The Barnier proposal on banking regulation: whence the wrath?

By Jean-Paul Pollin (Université d’Orléans) and Jean-Luc Gaffard

This time the evidence is there and it’s irrefutable: the reaction of the French “authorities” to the proposed structural reform of Europe’s banking sector proves that their law on the so-called “separation of banking activities” was nothing but a false pretence, a ruse to head off the European Commission’s initiatives in this field (see this OFCE blog). It was also an occasion for them to smoothly undercut the report by Bourget, whose most striking passage was the denunciation of finance as the “invisible enemy”, followed by its promise to create distance between deposit banks and trading banks (finance and investment banks). Continue reading “The Barnier proposal on banking regulation: whence the wrath?”

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Is it pointless to separate banking activities?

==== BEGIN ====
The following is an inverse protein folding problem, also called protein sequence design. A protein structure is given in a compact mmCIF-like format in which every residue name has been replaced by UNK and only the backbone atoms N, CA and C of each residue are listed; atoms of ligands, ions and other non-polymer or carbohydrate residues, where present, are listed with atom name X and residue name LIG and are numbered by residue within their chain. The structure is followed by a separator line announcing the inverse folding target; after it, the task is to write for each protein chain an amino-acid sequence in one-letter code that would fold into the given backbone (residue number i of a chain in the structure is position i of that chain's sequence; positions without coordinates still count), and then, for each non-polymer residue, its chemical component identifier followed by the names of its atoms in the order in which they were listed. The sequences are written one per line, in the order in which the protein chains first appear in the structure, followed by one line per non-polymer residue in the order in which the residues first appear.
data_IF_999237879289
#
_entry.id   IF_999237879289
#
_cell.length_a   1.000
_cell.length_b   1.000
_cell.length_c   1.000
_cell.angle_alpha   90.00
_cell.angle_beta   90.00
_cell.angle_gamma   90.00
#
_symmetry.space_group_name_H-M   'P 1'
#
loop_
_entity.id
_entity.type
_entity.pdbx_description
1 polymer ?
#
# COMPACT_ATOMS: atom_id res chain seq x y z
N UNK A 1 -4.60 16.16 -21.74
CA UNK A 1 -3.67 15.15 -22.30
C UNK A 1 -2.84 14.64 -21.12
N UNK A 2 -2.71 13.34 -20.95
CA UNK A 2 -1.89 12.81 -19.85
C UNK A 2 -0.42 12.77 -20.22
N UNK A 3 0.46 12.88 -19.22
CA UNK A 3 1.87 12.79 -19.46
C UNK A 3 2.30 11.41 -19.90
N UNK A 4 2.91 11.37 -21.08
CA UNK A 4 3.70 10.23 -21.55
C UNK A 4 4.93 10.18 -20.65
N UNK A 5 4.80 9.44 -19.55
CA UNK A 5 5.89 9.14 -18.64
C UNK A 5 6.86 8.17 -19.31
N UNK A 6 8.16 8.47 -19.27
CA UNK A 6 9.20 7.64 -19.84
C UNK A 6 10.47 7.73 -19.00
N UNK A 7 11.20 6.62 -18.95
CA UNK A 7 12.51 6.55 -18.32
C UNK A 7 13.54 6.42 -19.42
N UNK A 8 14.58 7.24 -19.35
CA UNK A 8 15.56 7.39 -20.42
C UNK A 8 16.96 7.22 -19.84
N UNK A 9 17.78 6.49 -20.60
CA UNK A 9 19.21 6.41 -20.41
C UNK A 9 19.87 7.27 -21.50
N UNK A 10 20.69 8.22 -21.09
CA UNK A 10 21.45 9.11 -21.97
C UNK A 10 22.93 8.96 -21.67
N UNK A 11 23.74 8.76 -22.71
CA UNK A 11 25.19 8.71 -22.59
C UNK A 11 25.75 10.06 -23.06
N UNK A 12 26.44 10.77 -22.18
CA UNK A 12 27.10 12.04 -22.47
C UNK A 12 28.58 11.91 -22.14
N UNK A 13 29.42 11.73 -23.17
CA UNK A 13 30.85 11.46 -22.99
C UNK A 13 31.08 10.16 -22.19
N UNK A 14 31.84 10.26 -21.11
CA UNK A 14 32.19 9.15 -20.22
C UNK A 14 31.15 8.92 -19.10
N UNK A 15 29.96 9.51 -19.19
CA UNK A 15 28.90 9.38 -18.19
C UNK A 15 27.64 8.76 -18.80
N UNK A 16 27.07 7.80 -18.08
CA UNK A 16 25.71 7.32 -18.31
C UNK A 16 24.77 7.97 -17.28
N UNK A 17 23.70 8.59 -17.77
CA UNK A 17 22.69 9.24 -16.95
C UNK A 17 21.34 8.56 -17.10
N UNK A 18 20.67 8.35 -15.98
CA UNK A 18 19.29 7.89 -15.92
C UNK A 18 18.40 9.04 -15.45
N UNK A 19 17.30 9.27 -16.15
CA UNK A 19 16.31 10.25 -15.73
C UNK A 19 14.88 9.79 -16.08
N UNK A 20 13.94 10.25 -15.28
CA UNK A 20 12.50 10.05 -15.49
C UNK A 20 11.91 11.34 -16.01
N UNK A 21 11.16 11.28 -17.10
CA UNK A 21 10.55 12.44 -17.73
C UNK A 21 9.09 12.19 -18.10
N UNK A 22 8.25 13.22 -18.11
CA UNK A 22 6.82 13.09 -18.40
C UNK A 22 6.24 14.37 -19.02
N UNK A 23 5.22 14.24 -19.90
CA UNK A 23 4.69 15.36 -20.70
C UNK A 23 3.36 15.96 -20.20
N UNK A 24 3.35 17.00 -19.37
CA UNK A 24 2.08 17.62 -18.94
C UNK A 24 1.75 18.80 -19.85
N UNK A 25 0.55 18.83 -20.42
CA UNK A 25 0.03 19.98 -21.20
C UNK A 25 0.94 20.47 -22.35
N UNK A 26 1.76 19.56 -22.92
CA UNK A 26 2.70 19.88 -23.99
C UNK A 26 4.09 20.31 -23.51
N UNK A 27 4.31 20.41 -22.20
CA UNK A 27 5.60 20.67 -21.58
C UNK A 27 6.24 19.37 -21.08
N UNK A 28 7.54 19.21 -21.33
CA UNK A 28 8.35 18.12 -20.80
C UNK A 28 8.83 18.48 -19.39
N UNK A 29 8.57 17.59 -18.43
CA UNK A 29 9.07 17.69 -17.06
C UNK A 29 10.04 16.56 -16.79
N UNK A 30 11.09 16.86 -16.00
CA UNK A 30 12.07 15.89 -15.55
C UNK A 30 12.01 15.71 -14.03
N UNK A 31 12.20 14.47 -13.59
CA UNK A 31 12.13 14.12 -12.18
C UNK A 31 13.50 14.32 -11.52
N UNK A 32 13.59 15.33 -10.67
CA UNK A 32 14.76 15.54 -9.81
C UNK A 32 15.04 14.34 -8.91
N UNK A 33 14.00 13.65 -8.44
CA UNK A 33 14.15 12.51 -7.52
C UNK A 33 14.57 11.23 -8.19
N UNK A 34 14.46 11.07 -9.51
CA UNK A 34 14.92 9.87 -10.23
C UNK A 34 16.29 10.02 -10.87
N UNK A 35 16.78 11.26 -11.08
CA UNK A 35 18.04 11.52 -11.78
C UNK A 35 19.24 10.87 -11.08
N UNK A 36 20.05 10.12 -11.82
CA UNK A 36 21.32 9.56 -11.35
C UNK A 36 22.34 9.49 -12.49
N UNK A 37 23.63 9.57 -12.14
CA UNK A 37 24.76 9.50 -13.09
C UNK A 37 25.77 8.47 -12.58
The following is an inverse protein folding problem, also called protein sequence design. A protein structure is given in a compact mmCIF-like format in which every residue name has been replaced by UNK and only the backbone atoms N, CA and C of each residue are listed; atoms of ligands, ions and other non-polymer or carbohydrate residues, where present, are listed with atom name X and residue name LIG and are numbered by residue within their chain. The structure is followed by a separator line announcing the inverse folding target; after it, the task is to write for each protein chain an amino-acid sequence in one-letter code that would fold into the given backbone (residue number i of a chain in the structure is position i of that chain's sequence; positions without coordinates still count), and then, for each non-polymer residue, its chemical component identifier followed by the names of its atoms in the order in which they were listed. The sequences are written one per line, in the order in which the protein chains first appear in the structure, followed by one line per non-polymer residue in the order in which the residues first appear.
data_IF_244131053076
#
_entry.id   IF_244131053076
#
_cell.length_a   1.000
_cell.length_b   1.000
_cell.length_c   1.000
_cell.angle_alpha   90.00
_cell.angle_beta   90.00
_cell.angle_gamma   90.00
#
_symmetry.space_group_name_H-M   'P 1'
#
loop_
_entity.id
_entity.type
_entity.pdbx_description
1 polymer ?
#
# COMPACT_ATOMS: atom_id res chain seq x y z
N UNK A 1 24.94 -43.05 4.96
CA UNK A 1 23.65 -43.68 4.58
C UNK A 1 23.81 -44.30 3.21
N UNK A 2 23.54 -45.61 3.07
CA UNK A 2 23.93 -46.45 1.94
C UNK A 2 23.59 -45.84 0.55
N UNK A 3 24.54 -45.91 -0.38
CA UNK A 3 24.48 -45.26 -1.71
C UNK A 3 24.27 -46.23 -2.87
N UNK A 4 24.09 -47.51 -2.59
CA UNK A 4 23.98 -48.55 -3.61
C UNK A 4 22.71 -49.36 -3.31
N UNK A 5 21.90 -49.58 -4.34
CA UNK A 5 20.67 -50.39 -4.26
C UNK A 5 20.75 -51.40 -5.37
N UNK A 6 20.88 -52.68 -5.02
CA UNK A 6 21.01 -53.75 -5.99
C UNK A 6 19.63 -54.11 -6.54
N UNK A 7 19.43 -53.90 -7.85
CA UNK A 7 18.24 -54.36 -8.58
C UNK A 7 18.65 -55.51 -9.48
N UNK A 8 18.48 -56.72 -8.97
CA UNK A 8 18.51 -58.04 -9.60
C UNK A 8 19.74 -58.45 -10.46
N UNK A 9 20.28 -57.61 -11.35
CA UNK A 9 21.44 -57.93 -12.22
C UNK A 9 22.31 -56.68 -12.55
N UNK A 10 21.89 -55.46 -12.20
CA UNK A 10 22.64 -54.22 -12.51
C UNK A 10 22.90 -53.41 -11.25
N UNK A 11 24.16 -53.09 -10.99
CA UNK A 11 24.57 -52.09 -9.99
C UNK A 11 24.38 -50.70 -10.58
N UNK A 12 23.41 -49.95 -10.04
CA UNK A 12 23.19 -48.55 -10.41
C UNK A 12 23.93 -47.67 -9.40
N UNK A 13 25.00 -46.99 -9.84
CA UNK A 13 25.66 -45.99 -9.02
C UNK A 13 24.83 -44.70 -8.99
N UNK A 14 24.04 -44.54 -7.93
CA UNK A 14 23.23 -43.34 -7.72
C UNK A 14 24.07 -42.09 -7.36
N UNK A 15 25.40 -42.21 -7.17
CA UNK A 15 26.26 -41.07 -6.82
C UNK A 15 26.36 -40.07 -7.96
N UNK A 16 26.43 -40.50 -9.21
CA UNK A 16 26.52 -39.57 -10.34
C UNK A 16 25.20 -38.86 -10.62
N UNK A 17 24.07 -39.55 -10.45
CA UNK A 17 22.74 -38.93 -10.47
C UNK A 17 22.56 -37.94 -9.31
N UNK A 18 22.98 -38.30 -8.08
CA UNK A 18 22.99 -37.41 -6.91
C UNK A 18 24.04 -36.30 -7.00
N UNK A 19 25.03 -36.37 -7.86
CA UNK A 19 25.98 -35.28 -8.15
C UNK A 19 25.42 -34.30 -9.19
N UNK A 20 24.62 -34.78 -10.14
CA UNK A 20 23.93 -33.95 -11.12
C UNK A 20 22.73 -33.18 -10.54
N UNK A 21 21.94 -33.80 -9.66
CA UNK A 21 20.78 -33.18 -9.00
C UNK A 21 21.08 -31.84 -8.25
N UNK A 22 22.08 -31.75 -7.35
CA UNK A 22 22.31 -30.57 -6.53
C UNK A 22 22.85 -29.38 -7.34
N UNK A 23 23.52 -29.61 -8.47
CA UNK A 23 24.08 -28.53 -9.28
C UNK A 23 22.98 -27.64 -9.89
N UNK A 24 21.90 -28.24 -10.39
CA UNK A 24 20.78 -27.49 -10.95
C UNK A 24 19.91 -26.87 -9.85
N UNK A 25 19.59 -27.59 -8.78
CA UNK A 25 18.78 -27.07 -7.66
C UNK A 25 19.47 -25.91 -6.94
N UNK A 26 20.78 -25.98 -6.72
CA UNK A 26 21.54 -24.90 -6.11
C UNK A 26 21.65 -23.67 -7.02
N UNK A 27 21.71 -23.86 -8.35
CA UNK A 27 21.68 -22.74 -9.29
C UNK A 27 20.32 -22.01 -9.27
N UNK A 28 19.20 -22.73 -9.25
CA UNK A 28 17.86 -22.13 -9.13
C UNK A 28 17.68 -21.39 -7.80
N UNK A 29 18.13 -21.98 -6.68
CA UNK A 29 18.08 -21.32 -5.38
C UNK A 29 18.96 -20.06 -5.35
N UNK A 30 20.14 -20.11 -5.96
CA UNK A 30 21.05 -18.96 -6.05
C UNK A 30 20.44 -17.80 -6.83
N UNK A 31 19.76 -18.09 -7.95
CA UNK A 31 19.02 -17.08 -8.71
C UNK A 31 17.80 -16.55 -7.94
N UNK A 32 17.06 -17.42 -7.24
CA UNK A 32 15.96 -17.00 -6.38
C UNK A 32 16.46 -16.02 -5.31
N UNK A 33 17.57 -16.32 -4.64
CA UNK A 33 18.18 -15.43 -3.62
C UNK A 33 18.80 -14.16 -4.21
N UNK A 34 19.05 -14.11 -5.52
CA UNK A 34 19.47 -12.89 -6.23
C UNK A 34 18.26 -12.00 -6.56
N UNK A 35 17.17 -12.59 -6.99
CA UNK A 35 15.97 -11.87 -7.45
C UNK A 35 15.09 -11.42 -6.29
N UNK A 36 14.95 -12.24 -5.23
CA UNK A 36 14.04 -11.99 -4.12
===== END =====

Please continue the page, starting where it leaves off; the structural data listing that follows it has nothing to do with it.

Jean-Luc Gaffard  and  Jean-Paul Pollin

It is at the European level that the last chance for a structural reform of the banking system can be found, that is to say, a separation between investment banking and retail banking. If we are to believe the banking industry and certain academic circles, such a separation is at best useless and at worst harmful. Separating risky activities from non-risky activities, or non-speculative activities from speculative activities, would, it is held, prove illusory. All banking activity is risky, if not speculative. Continue reading “Is it pointless to separate banking activities?”

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